Defense Date

2013

Document Type

Thesis

Degree Name

Master of Science

Department

Psychology

First Advisor

Wendy K. Kliewer

Abstract

Ample research shows that revenge goals are correlated with maladjustment and retaliation is an important factor driving youth violence. Still, in environments with limited institutionalized interventions revenge might be an indispensable tool to maintain social equilibrium. This qualitative secondary analysis of 50 (30 Boys) revenge scenarios from a larger longitudinal study (N=358 dyads of youth/maternal caregiver) expands existing one-dimensional knowledge of revenge from closed-answer vignettes to the rich real world experience of 10-16 year old youth from an urban community sample. Key findings showed significant qualitative differences in both cognition and emotions of revenge scenarios. Ten distinct patterns emerged and were discussed in relation to the revised model of Social Information Processing (SIP) by Lemerise and Arsenio (2000). Specifically, importance of reputation, retaliation as a public event, confidence in non-violent solutions, parental messages, and the influence of intense emotions were important themes. Gender differences and implications for prevention are discussed.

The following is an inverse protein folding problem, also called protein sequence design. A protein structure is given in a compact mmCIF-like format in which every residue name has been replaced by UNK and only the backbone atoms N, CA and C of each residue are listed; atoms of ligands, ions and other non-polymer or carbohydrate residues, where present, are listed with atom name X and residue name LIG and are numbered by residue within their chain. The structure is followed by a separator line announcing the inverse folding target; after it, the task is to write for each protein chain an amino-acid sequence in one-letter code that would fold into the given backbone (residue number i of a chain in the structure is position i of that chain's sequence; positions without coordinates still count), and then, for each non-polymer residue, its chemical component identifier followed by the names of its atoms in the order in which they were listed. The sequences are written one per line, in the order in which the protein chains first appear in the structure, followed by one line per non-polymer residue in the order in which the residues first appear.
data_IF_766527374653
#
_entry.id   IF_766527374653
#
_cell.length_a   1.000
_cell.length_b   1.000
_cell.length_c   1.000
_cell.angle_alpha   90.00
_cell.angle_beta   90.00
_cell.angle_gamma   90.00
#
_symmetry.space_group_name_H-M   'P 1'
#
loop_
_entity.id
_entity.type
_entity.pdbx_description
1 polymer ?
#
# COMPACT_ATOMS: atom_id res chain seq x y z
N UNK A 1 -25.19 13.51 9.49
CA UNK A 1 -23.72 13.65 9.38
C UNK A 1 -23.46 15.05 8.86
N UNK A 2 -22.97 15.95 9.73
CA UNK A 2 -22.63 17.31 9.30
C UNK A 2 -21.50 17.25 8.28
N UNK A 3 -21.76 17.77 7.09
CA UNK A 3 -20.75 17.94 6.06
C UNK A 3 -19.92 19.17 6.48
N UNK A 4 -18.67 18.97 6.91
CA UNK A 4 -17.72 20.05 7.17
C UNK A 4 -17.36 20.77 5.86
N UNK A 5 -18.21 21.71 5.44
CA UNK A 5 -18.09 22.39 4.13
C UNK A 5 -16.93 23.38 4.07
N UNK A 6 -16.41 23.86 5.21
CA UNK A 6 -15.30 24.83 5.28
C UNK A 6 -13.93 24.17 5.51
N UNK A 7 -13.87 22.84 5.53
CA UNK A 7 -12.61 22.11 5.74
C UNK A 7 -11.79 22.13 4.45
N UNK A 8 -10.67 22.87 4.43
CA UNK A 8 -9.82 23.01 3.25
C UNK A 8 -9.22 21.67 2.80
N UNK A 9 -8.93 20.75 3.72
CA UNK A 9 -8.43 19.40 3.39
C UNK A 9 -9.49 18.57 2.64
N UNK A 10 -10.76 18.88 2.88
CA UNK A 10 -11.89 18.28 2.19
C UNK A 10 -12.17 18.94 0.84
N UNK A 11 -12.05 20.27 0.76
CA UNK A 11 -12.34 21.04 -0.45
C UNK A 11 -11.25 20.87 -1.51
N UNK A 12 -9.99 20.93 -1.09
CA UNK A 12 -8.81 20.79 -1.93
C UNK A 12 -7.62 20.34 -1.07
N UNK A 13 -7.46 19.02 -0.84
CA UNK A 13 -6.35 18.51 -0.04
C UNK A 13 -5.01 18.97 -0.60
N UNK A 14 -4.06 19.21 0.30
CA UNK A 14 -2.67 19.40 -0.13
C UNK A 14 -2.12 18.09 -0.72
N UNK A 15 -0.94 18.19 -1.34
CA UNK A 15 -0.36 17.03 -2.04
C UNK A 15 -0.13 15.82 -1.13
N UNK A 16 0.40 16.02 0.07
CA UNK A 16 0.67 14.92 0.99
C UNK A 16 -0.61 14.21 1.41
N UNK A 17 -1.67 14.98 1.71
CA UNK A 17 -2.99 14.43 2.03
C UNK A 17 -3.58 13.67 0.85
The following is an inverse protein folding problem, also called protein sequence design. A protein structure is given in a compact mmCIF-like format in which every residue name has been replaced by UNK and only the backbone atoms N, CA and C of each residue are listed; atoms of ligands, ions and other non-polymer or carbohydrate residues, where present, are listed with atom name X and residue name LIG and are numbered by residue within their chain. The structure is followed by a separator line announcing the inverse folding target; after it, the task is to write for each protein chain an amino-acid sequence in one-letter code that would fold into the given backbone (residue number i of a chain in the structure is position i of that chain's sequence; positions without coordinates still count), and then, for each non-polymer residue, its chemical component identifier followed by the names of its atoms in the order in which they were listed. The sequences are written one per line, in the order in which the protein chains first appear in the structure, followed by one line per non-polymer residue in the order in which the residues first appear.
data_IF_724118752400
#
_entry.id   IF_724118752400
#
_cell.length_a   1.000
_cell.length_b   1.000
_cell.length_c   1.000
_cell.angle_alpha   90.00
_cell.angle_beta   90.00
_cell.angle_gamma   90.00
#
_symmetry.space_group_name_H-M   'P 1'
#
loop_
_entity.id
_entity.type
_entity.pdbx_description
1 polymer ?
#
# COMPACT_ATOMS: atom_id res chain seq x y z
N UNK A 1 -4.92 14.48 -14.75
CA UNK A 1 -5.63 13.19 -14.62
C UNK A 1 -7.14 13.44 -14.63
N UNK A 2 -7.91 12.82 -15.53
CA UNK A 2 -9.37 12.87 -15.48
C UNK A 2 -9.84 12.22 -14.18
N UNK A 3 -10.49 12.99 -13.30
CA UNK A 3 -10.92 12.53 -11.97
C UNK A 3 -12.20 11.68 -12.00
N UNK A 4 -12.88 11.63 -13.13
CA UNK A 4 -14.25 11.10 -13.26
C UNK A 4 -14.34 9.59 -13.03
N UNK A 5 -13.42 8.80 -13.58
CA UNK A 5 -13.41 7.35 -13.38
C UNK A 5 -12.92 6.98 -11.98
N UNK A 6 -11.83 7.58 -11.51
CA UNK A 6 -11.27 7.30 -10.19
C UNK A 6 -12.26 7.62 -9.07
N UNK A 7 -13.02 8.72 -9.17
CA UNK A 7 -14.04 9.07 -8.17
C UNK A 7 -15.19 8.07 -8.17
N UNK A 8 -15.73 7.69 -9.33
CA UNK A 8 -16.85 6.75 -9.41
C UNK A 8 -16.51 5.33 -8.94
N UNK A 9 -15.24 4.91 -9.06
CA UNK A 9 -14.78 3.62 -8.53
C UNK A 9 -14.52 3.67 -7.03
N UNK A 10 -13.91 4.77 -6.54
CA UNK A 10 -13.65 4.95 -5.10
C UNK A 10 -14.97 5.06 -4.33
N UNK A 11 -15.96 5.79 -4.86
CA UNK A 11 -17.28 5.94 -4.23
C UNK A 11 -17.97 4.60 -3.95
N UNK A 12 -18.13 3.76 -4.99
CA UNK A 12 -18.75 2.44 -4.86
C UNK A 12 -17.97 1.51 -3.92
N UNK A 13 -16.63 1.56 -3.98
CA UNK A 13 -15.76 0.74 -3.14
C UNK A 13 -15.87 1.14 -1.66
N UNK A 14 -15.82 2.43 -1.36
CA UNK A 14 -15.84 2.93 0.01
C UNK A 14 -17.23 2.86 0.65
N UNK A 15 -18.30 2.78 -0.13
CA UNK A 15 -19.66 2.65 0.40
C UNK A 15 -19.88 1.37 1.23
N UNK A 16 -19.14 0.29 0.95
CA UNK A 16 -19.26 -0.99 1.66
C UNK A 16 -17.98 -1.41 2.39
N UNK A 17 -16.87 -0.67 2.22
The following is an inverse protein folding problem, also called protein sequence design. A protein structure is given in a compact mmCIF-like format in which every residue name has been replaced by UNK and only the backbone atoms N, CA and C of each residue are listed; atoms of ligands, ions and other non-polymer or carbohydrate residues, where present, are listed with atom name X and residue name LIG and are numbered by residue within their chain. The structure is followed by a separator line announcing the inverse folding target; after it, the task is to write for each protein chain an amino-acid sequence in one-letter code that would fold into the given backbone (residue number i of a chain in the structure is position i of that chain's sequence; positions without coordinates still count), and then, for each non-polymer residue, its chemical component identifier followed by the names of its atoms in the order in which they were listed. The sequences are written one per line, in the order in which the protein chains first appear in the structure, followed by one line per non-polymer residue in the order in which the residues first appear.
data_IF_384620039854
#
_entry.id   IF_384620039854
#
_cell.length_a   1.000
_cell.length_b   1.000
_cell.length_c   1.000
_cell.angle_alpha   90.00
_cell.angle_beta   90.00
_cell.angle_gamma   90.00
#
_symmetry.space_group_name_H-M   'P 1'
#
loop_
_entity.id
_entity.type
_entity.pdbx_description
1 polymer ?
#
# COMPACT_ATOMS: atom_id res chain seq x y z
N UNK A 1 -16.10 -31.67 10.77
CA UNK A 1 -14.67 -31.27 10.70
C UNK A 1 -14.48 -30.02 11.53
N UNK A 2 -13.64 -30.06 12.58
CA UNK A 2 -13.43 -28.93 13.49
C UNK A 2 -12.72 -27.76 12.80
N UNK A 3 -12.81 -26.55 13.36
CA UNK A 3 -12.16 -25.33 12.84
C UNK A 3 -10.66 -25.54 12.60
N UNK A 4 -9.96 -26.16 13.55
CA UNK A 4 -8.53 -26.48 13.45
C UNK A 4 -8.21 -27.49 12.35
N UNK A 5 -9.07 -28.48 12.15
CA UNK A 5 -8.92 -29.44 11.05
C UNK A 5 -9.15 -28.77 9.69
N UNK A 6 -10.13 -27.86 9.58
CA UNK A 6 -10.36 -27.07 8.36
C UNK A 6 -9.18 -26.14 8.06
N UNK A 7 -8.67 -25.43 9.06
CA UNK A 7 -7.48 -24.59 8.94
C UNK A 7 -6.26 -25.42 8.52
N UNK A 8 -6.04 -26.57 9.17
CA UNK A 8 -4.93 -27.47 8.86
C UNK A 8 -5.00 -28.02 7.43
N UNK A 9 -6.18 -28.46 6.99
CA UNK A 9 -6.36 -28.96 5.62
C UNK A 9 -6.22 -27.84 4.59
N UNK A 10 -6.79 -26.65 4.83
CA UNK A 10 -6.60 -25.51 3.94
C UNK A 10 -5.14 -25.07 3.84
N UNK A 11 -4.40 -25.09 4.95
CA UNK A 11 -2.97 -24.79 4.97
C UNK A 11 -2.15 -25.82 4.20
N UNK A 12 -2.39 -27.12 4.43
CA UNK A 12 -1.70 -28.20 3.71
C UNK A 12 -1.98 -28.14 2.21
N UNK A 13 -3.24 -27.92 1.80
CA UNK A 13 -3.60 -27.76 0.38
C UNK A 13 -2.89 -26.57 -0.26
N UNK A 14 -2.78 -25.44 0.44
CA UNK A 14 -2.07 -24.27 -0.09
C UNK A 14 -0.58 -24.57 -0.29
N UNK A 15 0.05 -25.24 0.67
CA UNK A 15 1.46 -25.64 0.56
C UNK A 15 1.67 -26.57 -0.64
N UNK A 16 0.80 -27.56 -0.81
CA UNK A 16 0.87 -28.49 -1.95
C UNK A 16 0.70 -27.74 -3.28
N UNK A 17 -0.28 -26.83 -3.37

Rights

© The Author

Is Part Of

VCU University Archives

Is Part Of

VCU Theses and Dissertations

Date of Submission

April 2014

Included in

Psychology Commons

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